The Death Of Willis
sun sets, pouring crimson adoration
over the nova scotian snow.
homeward to margaret he goes -
willis, on his homemade wooden sledge,
with mollie, hard-in-harness,
puffing clouds of steaming breath,
an antiquated equine locomotive.
he draws long on his pipe
planning for the coming work day.
squinting against the failing fire
he softly calls gentle encouragement
to the tired, aging horse.
'giddap, girl! good molly!
hay and sweet molasses bran
for you, my girl - when we're home.
oh, my poor bones ache! (he winces)
pulp wood is a young man's job
not one for the likes of me.
he frowns, puzzled.
but i'm only fifty-three!
how can that be when i feel so old?
lost in thought, he lets the reins go slack
but molly knows the way back home.
in thickening darkness she plods
the crooked roads between
the hills of south rawdon.
at length she stands in stall
munching promised sweets
as willis walks back to the house.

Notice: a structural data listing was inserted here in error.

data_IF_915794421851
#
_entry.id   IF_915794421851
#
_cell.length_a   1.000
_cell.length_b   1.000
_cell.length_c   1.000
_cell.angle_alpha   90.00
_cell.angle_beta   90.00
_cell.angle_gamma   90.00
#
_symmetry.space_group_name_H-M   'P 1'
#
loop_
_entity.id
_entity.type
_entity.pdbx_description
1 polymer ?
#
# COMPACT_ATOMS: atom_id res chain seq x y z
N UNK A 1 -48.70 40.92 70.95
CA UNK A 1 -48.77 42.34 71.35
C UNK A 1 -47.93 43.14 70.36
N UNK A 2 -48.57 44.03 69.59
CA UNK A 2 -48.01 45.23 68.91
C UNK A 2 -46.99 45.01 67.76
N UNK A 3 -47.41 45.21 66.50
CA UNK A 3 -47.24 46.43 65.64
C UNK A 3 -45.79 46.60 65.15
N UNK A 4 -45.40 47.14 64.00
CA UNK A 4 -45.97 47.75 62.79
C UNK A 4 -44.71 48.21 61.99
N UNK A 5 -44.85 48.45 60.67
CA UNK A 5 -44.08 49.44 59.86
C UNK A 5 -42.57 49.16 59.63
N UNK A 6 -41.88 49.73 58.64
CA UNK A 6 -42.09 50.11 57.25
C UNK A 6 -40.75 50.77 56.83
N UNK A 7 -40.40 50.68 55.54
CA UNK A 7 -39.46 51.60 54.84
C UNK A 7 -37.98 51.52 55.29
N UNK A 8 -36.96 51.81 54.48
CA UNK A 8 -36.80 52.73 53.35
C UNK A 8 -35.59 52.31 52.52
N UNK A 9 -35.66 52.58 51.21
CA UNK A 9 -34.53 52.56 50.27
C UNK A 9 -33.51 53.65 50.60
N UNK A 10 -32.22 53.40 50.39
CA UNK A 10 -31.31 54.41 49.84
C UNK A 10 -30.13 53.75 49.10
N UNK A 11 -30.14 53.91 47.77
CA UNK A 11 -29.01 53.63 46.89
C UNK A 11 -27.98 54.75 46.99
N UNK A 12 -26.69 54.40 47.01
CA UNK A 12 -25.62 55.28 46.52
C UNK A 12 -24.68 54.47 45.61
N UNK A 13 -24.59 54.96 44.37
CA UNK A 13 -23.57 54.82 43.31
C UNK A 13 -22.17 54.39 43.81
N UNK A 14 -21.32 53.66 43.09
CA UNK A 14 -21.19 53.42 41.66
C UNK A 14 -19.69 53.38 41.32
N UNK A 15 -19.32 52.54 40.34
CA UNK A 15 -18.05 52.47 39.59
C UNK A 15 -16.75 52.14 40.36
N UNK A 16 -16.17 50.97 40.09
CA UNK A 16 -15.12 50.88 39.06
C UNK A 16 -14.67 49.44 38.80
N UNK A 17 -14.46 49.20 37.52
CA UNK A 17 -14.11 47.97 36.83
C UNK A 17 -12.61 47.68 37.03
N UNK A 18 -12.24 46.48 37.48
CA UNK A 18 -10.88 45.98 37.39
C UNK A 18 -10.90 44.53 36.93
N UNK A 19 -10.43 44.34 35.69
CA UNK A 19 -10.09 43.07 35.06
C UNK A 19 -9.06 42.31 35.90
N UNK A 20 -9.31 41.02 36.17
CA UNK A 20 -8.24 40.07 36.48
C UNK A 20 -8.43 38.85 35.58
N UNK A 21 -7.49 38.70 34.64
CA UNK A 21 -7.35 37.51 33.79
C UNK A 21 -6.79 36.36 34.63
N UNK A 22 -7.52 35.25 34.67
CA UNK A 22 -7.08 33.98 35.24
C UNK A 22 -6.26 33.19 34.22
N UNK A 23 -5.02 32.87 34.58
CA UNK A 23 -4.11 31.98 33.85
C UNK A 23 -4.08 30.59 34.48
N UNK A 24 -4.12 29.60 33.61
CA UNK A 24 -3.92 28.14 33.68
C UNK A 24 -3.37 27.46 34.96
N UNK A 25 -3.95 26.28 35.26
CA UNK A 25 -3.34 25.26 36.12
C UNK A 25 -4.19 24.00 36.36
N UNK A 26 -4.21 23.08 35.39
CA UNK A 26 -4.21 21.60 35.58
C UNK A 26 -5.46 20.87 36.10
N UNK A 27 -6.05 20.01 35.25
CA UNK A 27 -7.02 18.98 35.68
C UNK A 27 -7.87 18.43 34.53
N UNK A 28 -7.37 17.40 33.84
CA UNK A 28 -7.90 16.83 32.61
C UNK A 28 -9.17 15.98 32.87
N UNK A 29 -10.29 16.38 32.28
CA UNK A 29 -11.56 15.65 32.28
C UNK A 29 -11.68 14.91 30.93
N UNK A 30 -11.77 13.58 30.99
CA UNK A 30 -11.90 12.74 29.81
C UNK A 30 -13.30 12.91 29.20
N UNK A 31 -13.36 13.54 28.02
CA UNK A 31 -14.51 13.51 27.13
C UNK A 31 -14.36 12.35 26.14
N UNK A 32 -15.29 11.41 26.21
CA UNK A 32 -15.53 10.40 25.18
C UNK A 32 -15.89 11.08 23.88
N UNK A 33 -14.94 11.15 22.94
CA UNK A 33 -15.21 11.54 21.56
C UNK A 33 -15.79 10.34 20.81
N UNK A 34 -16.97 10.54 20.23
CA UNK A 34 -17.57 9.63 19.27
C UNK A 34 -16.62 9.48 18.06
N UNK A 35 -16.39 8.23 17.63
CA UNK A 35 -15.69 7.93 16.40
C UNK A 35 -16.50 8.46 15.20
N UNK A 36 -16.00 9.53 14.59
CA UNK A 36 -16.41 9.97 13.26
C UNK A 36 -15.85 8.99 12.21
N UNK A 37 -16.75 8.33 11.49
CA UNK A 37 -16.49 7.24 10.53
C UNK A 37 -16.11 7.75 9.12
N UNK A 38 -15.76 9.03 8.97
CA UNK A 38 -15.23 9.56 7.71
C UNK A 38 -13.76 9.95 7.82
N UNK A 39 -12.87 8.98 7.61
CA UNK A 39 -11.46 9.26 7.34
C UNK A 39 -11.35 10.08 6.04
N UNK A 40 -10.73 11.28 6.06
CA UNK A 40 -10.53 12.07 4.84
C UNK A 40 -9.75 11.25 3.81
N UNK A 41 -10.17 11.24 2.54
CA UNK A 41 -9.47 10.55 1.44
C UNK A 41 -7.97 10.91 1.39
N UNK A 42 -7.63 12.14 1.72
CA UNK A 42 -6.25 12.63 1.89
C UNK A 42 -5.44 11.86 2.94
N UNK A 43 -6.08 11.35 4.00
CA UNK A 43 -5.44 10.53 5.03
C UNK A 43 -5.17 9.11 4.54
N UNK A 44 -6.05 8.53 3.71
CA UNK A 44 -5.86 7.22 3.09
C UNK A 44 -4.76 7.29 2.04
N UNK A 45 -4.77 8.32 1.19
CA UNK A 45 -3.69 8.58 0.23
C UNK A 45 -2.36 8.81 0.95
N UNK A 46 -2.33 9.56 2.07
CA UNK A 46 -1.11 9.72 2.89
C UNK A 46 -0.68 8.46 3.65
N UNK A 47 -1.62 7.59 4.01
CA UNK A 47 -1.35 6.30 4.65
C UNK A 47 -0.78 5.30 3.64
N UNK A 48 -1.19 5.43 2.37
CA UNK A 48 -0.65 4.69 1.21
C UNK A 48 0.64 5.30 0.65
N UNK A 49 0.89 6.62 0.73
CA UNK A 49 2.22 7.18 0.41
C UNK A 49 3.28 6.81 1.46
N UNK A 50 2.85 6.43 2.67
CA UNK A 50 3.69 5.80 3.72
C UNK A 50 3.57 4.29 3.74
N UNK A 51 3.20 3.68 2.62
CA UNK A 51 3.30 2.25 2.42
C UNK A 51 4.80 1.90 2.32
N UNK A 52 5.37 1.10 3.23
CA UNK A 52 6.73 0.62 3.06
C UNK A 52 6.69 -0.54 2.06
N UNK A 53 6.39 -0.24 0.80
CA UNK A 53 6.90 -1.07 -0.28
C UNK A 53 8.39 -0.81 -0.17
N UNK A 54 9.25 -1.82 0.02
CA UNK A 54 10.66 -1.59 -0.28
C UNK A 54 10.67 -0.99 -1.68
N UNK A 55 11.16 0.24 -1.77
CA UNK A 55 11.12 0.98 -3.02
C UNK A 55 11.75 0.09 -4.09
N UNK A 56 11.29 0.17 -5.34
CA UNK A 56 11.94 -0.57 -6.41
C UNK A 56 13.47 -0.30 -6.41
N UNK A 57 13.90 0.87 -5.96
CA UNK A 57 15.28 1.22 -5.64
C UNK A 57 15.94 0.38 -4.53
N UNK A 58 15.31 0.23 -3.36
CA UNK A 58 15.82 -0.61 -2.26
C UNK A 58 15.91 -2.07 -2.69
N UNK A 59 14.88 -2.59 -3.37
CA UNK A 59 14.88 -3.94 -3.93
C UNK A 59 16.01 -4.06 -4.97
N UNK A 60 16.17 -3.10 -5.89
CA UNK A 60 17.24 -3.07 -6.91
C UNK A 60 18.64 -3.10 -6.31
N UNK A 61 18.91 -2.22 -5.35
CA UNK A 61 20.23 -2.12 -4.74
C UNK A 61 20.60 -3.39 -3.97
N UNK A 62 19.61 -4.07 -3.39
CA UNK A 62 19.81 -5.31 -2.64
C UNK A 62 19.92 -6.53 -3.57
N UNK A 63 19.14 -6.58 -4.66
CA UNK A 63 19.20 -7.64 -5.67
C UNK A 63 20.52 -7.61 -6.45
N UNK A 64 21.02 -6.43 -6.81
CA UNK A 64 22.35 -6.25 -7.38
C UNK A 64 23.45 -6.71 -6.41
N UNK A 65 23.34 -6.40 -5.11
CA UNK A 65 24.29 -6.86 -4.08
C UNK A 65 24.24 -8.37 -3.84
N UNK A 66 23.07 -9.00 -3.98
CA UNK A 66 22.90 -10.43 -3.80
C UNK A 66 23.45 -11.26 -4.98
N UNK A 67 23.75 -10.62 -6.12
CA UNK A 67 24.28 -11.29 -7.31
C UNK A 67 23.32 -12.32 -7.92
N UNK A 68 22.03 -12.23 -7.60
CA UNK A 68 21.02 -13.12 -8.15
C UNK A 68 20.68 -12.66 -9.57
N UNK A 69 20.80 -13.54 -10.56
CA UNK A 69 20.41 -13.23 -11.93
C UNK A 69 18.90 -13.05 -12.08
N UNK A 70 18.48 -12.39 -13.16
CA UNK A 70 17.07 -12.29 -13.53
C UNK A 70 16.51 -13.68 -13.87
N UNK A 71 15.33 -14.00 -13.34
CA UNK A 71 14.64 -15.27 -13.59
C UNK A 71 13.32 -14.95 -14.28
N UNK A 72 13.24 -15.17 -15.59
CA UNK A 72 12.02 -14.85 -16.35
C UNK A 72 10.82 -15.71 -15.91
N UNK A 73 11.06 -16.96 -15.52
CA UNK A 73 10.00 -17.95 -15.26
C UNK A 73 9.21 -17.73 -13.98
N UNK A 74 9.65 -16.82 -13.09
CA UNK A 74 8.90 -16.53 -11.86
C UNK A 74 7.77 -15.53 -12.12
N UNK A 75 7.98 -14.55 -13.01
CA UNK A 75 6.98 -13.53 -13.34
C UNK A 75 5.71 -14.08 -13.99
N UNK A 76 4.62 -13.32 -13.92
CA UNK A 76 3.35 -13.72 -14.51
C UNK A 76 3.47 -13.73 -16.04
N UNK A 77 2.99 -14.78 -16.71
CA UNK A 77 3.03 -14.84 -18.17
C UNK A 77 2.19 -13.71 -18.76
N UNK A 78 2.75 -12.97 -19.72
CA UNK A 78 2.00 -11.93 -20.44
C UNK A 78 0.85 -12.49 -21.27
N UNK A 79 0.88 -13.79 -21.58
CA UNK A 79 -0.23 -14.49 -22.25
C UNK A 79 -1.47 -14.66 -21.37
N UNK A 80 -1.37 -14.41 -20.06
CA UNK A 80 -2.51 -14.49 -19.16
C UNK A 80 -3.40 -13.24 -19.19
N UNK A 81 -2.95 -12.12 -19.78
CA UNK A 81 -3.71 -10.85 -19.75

margaret meets him at the door
and helps him with his mackinaw and gear.
the kitchen is wrapped in the aroma of the meal
which sits warming on the stove.
he eats in grateful silence
too tired to talk much.
pie and coffee in front of the t.v. -
one half hour begrudged to don messer
and then it's bath and bed.
she turns off the bureau light
as he groans himself into the great four-poster.
still smelling vaguely of balsam,
horse sweat and gasoline
his hand instinctively seeks hers.
'good night, willis', whispers margaret.
but deep breathing is his only answer.
she smiles, squeezes his hand
and closes her eyes to the night.